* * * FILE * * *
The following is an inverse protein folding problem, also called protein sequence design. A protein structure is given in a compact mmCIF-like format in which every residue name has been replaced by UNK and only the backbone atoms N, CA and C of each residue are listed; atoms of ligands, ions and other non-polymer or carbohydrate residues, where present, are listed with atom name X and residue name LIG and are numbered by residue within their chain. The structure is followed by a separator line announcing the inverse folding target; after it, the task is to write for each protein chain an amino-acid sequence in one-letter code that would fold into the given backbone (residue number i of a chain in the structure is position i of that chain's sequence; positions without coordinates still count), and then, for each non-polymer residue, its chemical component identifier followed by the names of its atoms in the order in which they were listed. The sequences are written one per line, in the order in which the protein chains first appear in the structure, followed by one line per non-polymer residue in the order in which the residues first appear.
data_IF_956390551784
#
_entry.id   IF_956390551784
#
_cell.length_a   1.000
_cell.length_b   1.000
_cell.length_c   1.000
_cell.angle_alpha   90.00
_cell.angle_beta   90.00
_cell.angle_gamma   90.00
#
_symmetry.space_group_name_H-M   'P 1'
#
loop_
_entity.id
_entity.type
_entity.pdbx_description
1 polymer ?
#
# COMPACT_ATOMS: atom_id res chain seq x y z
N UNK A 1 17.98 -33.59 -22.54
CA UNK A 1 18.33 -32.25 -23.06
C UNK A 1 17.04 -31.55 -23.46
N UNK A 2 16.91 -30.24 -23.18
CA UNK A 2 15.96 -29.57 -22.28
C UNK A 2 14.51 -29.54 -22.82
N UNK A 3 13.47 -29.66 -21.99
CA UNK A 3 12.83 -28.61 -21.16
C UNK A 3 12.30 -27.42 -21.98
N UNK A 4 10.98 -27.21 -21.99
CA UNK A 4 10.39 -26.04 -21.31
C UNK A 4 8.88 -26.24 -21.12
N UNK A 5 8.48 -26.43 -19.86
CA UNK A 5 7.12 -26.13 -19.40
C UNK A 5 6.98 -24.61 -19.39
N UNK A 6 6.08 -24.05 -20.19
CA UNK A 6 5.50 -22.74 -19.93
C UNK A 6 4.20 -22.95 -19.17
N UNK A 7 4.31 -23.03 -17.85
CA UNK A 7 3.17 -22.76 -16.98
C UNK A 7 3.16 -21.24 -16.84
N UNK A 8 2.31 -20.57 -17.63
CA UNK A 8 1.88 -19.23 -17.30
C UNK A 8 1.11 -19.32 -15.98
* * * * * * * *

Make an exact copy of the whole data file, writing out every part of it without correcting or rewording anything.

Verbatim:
The following is an inverse protein folding problem, also called protein sequence design. A protein structure is given in a compact mmCIF-like format in which every residue name has been replaced by UNK and only the backbone atoms N, CA and C of each residue are listed; atoms of ligands, ions and other non-polymer or carbohydrate residues, where present, are listed with atom name X and residue name LIG and are numbered by residue within their chain. The structure is followed by a separator line announcing the inverse folding target; after it, the task is to write for each protein chain an amino-acid sequence in one-letter code that would fold into the given backbone (residue number i of a chain in the structure is position i of that chain's sequence; positions without coordinates still count), and then, for each non-polymer residue, its chemical component identifier followed by the names of its atoms in the order in which they were listed. The sequences are written one per line, in the order in which the protein chains first appear in the structure, followed by one line per non-polymer residue in the order in which the residues first appear.
data_IF_956390551784
#
_entry.id   IF_956390551784
#
_cell.length_a   1.000
_cell.length_b   1.000
_cell.length_c   1.000
_cell.angle_alpha   90.00
_cell.angle_beta   90.00
_cell.angle_gamma   90.00
#
_symmetry.space_group_name_H-M   'P 1'
#
loop_
_entity.id
_entity.type
_entity.pdbx_description
1 polymer ?
#
# COMPACT_ATOMS: atom_id res chain seq x y z
N UNK A 1 17.98 -33.59 -22.54
CA UNK A 1 18.33 -32.25 -23.06
C UNK A 1 17.04 -31.55 -23.46
N UNK A 2 16.91 -30.24 -23.18
CA UNK A 2 15.96 -29.57 -22.28
C UNK A 2 14.51 -29.54 -22.82
N UNK A 3 13.47 -29.66 -21.99
CA UNK A 3 12.83 -28.61 -21.16
C UNK A 3 12.30 -27.42 -21.98
N UNK A 4 10.98 -27.21 -21.99
CA UNK A 4 10.39 -26.04 -21.31
C UNK A 4 8.88 -26.24 -21.12
N UNK A 5 8.48 -26.43 -19.86
CA UNK A 5 7.12 -26.13 -19.40
C UNK A 5 6.98 -24.61 -19.39
N UNK A 6 6.08 -24.05 -20.19
CA UNK A 6 5.50 -22.74 -19.93
C UNK A 6 4.20 -22.95 -19.17
N UNK A 7 4.31 -23.03 -17.85
CA UNK A 7 3.17 -22.76 -16.98
C UNK A 7 3.16 -21.24 -16.84
N UNK A 8 2.31 -20.57 -17.63
CA UNK A 8 1.88 -19.23 -17.30
C UNK A 8 1.11 -19.32 -15.98